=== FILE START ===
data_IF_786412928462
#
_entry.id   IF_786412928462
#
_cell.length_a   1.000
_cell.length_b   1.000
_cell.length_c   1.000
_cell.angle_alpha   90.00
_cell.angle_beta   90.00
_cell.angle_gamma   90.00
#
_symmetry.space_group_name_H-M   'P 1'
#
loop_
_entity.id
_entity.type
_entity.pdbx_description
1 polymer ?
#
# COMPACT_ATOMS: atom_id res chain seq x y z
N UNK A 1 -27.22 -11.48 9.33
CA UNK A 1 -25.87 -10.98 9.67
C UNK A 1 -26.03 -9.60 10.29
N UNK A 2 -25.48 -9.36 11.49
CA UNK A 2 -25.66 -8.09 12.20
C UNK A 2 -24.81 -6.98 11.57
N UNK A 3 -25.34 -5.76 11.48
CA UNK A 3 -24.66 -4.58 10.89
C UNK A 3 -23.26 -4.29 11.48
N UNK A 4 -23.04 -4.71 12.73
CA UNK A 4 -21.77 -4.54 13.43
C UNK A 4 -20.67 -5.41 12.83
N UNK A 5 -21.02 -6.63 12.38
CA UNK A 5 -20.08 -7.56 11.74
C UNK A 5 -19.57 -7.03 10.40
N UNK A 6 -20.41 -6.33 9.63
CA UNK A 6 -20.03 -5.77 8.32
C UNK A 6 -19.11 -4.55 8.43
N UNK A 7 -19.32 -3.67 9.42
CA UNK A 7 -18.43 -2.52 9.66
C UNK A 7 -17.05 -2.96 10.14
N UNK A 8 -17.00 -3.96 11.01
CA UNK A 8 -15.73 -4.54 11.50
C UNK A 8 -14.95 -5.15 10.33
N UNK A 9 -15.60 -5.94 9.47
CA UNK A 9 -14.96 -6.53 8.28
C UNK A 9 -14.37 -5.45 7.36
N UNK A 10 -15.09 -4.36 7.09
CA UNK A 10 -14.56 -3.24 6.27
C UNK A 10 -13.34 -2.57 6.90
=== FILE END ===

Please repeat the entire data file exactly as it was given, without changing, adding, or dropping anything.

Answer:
data_IF_786412928462
#
_entry.id   IF_786412928462
#
_cell.length_a   1.000
_cell.length_b   1.000
_cell.length_c   1.000
_cell.angle_alpha   90.00
_cell.angle_beta   90.00
_cell.angle_gamma   90.00
#
_symmetry.space_group_name_H-M   'P 1'
#
loop_
_entity.id
_entity.type
_entity.pdbx_description
1 polymer ?
#
# COMPACT_ATOMS: atom_id res chain seq x y z
N UNK A 1 -27.22 -11.48 9.33
CA UNK A 1 -25.87 -10.98 9.67
C UNK A 1 -26.03 -9.60 10.29
N UNK A 2 -25.48 -9.36 11.49
CA UNK A 2 -25.66 -8.09 12.20
C UNK A 2 -24.81 -6.98 11.57
N UNK A 3 -25.34 -5.76 11.48
CA UNK A 3 -24.66 -4.58 10.89
C UNK A 3 -23.26 -4.29 11.48
N UNK A 4 -23.04 -4.71 12.73
CA UNK A 4 -21.77 -4.54 13.43
C UNK A 4 -20.67 -5.41 12.83
N UNK A 5 -21.02 -6.63 12.38
CA UNK A 5 -20.08 -7.56 11.74
C UNK A 5 -19.57 -7.03 10.40
N UNK A 6 -20.41 -6.33 9.63
CA UNK A 6 -20.03 -5.77 8.32
C UNK A 6 -19.11 -4.55 8.43
N UNK A 7 -19.32 -3.67 9.42
CA UNK A 7 -18.43 -2.52 9.66
C UNK A 7 -17.05 -2.96 10.14
N UNK A 8 -17.00 -3.96 11.01
CA UNK A 8 -15.73 -4.54 11.50
C UNK A 8 -14.95 -5.15 10.33
N UNK A 9 -15.60 -5.94 9.47
CA UNK A 9 -14.96 -6.53 8.28
C UNK A 9 -14.37 -5.45 7.36
N UNK A 10 -15.09 -4.36 7.09
CA UNK A 10 -14.56 -3.24 6.27
C UNK A 10 -13.34 -2.57 6.90